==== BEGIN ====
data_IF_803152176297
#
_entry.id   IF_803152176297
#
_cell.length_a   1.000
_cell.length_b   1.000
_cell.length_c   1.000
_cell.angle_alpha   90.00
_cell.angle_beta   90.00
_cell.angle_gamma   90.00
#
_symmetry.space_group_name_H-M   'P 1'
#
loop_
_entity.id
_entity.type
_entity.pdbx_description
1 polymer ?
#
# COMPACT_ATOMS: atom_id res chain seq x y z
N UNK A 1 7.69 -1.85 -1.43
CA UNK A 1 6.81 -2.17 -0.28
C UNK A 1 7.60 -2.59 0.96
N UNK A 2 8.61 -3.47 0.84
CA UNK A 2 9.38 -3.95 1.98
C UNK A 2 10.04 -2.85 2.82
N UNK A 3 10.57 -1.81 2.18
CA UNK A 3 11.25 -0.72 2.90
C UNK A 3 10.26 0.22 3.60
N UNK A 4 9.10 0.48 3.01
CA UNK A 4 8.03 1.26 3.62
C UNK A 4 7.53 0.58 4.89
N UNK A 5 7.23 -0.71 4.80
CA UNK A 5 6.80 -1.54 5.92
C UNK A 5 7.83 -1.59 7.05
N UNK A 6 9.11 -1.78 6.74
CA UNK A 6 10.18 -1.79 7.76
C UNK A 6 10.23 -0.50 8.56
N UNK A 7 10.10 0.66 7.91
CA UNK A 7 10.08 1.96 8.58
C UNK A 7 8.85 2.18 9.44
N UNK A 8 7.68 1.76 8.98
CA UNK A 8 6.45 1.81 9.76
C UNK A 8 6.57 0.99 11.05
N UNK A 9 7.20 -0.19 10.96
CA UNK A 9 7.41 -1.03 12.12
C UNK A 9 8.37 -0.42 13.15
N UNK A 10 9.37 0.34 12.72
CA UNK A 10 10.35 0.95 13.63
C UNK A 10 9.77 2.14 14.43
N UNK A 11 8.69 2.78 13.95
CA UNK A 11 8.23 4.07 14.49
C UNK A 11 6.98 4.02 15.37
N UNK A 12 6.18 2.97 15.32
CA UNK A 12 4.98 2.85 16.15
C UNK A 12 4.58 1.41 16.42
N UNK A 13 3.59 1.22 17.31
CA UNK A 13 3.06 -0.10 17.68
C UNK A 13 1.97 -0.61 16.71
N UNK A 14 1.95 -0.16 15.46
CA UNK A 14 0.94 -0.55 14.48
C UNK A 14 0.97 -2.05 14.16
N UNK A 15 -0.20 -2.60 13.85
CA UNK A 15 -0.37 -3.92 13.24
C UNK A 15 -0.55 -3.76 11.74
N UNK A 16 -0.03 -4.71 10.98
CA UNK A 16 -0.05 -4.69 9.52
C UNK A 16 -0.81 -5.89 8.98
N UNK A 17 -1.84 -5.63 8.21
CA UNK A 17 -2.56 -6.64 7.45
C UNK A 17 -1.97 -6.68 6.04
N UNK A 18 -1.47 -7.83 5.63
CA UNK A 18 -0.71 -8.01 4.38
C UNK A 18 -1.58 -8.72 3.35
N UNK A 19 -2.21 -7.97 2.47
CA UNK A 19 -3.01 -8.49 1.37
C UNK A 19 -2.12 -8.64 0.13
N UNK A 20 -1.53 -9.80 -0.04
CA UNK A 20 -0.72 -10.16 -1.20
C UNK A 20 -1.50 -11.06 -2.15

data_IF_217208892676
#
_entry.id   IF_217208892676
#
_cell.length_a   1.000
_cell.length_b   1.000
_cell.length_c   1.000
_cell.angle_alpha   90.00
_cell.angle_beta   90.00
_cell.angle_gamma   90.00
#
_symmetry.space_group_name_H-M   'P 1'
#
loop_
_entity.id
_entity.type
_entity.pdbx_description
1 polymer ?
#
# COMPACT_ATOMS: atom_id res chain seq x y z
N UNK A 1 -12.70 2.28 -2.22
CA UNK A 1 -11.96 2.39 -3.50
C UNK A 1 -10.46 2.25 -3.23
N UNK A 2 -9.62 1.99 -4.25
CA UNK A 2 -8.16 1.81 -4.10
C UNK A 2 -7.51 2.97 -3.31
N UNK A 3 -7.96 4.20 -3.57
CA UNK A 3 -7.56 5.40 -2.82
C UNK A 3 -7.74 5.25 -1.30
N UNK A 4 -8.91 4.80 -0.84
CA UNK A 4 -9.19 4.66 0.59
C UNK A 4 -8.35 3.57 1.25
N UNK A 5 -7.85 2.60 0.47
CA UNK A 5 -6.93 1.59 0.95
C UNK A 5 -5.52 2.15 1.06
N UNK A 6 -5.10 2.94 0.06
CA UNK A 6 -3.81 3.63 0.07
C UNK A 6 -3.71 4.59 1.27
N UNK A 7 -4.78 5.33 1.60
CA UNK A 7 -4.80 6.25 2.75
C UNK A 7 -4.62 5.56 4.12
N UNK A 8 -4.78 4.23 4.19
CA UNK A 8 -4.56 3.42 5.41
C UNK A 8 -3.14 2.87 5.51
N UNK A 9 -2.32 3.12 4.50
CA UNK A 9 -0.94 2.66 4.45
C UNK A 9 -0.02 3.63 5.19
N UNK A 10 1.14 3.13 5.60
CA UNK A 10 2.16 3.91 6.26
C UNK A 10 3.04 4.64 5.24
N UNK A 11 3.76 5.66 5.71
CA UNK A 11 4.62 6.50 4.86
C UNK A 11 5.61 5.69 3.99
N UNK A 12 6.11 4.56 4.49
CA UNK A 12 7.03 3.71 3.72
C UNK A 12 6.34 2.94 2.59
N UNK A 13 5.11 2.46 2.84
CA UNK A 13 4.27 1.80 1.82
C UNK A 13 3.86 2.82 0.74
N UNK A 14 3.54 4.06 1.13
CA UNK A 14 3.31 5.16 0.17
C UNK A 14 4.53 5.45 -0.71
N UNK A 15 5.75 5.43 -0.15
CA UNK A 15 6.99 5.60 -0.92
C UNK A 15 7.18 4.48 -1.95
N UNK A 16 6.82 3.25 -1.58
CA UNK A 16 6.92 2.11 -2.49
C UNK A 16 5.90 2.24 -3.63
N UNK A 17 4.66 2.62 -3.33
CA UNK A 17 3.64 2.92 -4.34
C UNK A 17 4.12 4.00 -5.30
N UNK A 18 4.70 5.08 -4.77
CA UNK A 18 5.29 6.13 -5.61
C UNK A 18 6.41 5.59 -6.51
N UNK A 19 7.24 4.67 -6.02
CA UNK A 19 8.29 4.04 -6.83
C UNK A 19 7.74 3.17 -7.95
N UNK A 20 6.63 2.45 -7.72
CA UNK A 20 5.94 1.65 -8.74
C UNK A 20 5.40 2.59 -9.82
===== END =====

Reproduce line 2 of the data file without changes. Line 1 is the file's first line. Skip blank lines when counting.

#